I whipped up mountains of the pasta, after which a friend sprinkled on the gim strips, as if that were a sacred ritual of Asia, in front of the awed and applauding guests.
To this day, I fondly remember how a bag of Korean roe left a happy, lasting impression in an Italian home. Here’s what I did:

“Pasta Asiana” with Salted Cod Roe

1 package of spaghetti
1 small bottle of olive oil
4 sacs of cod roe
1 tablespoon of coarse sea salt
4-6 cloves of fresh garlic (peeled and sliced thin)
1/2 sheet of gim (lightly roasted and sliced into thin strips)

In a large pot, bring water to a boil. Add the spaghetti, salt and a few drizzles of olive oil (optional).
Remove the membrane from the roe and set the roe aside in a bowl.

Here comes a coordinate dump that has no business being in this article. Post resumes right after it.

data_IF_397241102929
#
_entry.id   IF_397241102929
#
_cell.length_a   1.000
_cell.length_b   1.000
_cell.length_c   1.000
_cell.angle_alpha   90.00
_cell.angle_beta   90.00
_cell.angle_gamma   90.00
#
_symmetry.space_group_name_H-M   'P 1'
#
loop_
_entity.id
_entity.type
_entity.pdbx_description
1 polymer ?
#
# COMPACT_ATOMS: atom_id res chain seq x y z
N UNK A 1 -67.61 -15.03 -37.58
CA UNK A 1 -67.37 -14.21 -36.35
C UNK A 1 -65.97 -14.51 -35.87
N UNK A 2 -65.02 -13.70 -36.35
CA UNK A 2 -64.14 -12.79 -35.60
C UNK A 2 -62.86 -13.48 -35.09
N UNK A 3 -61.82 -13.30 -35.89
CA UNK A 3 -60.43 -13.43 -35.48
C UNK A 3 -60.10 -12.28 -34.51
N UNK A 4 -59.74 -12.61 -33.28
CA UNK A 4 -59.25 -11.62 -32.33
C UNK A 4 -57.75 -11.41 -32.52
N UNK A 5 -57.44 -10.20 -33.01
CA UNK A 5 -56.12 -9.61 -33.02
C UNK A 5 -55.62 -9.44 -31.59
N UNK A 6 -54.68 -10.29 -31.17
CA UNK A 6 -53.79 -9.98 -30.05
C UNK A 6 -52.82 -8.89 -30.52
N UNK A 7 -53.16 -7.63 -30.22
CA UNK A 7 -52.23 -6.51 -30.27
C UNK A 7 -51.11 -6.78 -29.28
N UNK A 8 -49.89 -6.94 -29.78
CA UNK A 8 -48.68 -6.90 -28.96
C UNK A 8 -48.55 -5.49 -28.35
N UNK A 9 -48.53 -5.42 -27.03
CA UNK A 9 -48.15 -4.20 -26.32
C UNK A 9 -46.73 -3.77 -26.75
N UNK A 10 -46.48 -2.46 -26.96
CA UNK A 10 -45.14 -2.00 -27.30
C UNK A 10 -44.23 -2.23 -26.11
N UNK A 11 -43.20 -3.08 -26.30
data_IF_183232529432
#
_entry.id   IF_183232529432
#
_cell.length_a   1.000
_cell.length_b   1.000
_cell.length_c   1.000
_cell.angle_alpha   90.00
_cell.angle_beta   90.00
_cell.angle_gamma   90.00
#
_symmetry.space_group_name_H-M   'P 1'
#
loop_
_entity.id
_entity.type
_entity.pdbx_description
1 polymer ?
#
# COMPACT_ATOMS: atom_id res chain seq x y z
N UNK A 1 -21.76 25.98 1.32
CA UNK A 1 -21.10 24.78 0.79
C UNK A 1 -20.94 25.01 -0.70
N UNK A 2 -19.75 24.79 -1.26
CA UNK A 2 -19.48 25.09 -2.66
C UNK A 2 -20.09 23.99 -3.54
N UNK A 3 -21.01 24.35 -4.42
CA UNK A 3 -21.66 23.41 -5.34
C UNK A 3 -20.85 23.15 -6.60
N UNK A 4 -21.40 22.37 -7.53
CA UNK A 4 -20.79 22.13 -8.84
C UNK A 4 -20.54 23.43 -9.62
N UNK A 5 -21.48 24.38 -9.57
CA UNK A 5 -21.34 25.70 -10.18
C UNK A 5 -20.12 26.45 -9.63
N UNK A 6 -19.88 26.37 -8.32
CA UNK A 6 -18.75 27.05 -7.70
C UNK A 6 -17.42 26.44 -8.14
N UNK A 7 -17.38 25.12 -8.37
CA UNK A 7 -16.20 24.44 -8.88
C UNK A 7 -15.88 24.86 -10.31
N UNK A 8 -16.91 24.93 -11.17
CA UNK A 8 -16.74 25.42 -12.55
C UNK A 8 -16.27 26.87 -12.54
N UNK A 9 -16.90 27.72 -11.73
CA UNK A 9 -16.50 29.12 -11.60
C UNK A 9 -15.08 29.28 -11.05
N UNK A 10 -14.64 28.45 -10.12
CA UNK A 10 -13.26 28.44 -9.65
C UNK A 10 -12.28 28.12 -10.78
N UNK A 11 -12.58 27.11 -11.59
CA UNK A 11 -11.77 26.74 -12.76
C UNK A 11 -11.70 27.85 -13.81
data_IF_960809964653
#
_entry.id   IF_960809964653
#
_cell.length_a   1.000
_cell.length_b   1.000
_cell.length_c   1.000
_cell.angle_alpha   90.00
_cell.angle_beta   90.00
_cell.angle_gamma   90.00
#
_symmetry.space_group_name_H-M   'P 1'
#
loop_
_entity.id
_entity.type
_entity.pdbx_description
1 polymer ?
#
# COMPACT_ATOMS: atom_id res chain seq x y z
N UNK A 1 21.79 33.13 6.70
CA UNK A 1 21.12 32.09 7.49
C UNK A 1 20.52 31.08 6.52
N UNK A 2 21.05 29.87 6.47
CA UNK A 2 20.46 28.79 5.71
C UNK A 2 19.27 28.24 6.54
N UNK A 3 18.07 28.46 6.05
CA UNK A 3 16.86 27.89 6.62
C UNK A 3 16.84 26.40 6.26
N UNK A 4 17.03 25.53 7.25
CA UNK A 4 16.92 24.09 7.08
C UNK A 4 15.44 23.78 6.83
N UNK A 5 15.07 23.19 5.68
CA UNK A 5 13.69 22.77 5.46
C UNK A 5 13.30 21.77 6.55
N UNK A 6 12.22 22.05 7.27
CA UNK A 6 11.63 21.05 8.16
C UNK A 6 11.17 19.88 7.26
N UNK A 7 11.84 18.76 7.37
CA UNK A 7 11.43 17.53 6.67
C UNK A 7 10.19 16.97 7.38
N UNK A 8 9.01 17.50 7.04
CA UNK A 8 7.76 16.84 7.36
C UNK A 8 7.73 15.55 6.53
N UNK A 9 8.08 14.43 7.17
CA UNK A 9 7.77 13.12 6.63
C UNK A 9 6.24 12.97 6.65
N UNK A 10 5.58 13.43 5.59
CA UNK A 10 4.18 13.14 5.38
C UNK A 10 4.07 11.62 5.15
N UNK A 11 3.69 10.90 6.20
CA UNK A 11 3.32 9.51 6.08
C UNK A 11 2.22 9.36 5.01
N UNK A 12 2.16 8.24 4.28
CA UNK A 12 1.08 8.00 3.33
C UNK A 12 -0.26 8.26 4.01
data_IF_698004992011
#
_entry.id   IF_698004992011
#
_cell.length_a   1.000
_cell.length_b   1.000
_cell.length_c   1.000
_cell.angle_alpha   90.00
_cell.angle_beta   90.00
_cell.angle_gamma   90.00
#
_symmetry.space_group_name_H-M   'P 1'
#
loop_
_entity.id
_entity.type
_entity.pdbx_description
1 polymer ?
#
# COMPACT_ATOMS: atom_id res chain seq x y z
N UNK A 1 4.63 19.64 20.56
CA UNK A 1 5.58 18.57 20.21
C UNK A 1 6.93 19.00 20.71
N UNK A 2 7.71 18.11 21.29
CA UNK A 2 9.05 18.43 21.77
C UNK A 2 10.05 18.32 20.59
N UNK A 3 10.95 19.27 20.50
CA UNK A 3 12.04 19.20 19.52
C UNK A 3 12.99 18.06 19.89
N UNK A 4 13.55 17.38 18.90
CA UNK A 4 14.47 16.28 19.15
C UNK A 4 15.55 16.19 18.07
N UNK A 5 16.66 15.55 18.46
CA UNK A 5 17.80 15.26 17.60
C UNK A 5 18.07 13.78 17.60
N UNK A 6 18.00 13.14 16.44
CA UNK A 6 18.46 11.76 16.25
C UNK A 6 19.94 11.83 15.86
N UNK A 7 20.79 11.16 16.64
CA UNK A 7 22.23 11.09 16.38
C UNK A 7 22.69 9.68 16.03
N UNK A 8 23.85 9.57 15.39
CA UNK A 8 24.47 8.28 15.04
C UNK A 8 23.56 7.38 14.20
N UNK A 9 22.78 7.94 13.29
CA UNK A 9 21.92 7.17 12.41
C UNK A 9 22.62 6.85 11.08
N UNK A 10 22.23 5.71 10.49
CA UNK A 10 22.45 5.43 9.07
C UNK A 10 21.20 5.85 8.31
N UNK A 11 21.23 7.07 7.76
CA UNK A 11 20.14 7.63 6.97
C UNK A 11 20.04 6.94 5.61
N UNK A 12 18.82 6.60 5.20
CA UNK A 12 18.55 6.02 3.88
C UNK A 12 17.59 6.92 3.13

Because the pasta will be cooked again in a pan for a few minutes, it is important to remove it from the water before it turns al dente. Strain and let stand.
In a large skillet, heat a generous amount of olive oil. Over medium heat, saute the garlic. When the garlic is light brown, turn the heat to high and add the roe. Stir quickly with a fork to separate the roe, and when the caviar’s color begins to lighten, add the pasta. Stir vigorously, making sure the pasta is evenly coated with roe.
Transfer immediately to heated plates. Sprinkle the seaweed on top.
Serves 3 or 4.


I recently ran out of my favorite German mustard that I use for sandwiches. Instead of mustard, I spread cod roe and Camembert cheese on toast, and it was great. I went on to make a healthful spread; instead of cream, I used soft tofu, and my family loved it.

Salted Cod Roe Pate
1 tablespoon of cod roe
100 grams (1/3 of a regular pack) of soft tofu
A drop of fresh garlic juice (or one squeeze from a lemon wedge)
A pinch of fine salt

Mix the tofu and roe thoroughly with a fork. Add the garlic juice and salt to taste. If you prefer, substitute lemon or lime juice for the garlic. Spread the pate on toast or crackers.
Covers 3 to 4 slices of toast.


by Ines Cho